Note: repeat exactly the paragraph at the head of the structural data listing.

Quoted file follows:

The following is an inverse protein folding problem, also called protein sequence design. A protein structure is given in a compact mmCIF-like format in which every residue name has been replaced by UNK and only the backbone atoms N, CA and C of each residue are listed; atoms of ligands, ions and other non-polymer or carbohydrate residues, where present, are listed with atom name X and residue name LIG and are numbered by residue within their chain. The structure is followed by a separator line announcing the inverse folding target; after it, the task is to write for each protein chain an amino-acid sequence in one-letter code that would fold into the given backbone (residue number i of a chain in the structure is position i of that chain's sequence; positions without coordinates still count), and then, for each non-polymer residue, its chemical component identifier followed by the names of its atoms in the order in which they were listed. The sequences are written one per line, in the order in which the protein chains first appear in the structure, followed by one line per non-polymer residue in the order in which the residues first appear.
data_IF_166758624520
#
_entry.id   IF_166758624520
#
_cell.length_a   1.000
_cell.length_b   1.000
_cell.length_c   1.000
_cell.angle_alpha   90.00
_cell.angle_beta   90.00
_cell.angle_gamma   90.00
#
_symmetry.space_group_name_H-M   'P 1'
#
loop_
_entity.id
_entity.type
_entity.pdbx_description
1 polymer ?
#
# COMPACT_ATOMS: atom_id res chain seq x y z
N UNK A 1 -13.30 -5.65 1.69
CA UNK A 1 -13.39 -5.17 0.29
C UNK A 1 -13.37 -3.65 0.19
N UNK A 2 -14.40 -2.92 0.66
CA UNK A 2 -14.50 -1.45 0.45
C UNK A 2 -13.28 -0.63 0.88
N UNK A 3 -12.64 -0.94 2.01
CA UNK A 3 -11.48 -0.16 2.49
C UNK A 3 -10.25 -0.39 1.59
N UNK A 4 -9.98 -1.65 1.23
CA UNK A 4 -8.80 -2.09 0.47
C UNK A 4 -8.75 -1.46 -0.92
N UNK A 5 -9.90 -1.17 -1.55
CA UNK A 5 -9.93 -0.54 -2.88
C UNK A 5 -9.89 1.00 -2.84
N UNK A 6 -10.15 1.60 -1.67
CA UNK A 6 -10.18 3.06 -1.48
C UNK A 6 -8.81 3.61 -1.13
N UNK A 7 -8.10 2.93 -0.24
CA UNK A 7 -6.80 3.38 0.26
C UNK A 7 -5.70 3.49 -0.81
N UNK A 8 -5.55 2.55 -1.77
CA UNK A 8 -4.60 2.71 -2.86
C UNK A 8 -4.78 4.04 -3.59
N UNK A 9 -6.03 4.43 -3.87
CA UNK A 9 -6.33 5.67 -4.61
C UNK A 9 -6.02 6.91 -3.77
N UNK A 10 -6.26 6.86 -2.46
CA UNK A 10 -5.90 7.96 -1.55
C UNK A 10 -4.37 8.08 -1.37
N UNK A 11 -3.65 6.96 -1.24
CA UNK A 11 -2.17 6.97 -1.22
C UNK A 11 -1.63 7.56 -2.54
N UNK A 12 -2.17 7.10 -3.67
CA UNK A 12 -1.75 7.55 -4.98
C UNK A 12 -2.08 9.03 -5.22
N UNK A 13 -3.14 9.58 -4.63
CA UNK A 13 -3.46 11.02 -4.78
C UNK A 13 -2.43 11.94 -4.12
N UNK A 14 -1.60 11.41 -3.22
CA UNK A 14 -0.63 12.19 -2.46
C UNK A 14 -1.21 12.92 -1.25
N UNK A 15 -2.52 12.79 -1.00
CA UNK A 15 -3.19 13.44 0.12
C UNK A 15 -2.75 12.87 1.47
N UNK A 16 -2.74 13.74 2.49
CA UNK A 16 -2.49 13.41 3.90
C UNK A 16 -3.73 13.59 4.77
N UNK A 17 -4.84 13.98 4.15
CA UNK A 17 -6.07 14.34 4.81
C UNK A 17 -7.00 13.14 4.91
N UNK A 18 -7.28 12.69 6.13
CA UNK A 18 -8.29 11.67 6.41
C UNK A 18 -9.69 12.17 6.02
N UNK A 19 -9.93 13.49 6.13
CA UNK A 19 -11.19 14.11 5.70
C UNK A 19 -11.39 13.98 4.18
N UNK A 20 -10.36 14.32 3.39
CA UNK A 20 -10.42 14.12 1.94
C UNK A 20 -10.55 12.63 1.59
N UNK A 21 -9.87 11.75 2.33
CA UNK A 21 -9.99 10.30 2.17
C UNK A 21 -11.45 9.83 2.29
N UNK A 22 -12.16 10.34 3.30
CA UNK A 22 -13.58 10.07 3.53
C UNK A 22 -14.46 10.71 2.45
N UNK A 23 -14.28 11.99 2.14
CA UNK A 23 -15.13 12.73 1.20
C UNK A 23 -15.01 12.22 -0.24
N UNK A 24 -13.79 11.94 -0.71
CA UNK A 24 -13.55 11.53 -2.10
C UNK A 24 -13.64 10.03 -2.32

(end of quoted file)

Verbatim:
The following is an inverse protein folding problem, also called protein sequence design. A protein structure is given in a compact mmCIF-like format in which every residue name has been replaced by UNK and only the backbone atoms N, CA and C of each residue are listed; atoms of ligands, ions and other non-polymer or carbohydrate residues, where present, are listed with atom name X and residue name LIG and are numbered by residue within their chain. The structure is followed by a separator line announcing the inverse folding target; after it, the task is to write for each protein chain an amino-acid sequence in one-letter code that would fold into the given backbone (residue number i of a chain in the structure is position i of that chain's sequence; positions without coordinates still count), and then, for each non-polymer residue, its chemical component identifier followed by the names of its atoms in the order in which they were listed. The sequences are written one per line, in the order in which the protein chains first appear in the structure, followed by one line per non-polymer residue in the order in which the residues first appear.